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Parkinson's disease: carbidopa, nausea, and dyskinesia

Authors Hinz M, Stein A, Cole T

Received 4 August 2014

Accepted for publication 17 September 2014

Published 14 November 2014 Volume 2014:6 Pages 189—194

DOI https://doi.org/10.2147/CPAA.S72234

Checked for plagiarism Yes

Review by Single-blind

Peer reviewer comments 3

Editor who approved publication: Professor Arthur Frankel


Marty Hinz,1 Alvin Stein,2 Ted Cole3

1Clinical Research, NeuroResearch Clinics, Cape Coral, FL, 2Stein Orthopedic Associates, Plantation, FL, 3Cole Center for Healing, Cincinnati, OH, USA

Abstract: When ʟ-dopa use began in the early 1960s for the treatment of Parkinson's disease, nausea and reversible dyskinesias were experienced as continuing side effects. Carbidopa or benserazide was added to ʟ-dopa in 1975 solely to control nausea. Subsequent to the increasing use of carbidopa has been the recognition of irreversible dyskinesias, which have automatically been attributed to ʟ-dopa. The research into the etiology of these phenomena has identified the causative agent of the irreversible dyskinesias as carbidopa, not ʟ-dopa. The mechanism of action of the carbidopa and benserazide causes irreversible binding and inactivation of vitamin B6 throughout the body. The consequences of this action are enormous, interfering with over 300 enzyme and protein functions. This has the ability to induce previously undocumented profound antihistamine dyskinesias, which have been wrongly attributed to ʟ-dopa and may be perceived as irreversible if proper corrective action is not taken.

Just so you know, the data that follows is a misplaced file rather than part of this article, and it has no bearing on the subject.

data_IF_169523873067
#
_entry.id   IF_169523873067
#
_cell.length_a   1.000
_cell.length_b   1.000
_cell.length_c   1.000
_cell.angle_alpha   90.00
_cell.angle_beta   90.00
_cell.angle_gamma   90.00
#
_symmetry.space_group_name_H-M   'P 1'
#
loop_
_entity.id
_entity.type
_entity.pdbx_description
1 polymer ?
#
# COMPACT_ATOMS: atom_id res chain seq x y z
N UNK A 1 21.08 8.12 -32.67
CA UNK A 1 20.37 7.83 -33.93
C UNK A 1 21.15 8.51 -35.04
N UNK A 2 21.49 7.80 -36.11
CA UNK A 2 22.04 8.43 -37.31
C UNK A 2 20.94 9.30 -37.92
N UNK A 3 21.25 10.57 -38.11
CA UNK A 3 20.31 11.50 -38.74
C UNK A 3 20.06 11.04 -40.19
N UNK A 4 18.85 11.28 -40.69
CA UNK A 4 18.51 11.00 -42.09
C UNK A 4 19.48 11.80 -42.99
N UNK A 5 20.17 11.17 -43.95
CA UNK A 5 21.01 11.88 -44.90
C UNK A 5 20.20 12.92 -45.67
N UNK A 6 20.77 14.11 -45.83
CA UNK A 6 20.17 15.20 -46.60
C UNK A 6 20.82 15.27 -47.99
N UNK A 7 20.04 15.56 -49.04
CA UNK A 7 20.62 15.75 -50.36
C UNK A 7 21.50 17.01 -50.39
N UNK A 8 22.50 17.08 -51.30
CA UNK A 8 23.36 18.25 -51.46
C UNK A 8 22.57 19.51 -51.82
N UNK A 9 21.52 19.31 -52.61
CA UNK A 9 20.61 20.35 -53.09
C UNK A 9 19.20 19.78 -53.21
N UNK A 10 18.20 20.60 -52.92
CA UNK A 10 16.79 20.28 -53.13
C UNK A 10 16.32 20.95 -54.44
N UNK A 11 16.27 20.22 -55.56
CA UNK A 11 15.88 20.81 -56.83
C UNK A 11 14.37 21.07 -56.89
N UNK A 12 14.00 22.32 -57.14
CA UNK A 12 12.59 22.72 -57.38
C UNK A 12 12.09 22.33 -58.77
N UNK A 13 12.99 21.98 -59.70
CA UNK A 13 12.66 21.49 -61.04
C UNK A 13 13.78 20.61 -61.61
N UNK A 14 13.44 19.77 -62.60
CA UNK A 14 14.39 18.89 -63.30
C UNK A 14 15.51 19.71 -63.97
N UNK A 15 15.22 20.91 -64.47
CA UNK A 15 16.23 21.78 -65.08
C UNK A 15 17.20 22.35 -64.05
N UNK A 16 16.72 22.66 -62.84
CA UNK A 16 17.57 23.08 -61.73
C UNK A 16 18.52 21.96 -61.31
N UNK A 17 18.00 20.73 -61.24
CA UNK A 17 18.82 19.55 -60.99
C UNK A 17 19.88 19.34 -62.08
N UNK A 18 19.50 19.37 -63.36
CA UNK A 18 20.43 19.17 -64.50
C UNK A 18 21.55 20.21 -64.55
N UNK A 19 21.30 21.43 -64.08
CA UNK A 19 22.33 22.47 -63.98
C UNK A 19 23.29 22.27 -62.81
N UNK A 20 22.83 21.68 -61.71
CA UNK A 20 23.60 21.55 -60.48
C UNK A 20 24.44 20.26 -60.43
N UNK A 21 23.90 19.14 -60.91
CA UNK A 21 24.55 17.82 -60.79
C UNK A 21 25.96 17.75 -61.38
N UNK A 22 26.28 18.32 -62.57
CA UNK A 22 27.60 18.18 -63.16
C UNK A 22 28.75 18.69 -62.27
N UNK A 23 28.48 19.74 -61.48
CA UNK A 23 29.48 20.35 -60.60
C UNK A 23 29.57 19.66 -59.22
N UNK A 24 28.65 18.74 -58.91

Keywords: vitamin B6, PLP, irreversible, pyridoxal 5'-phosphate

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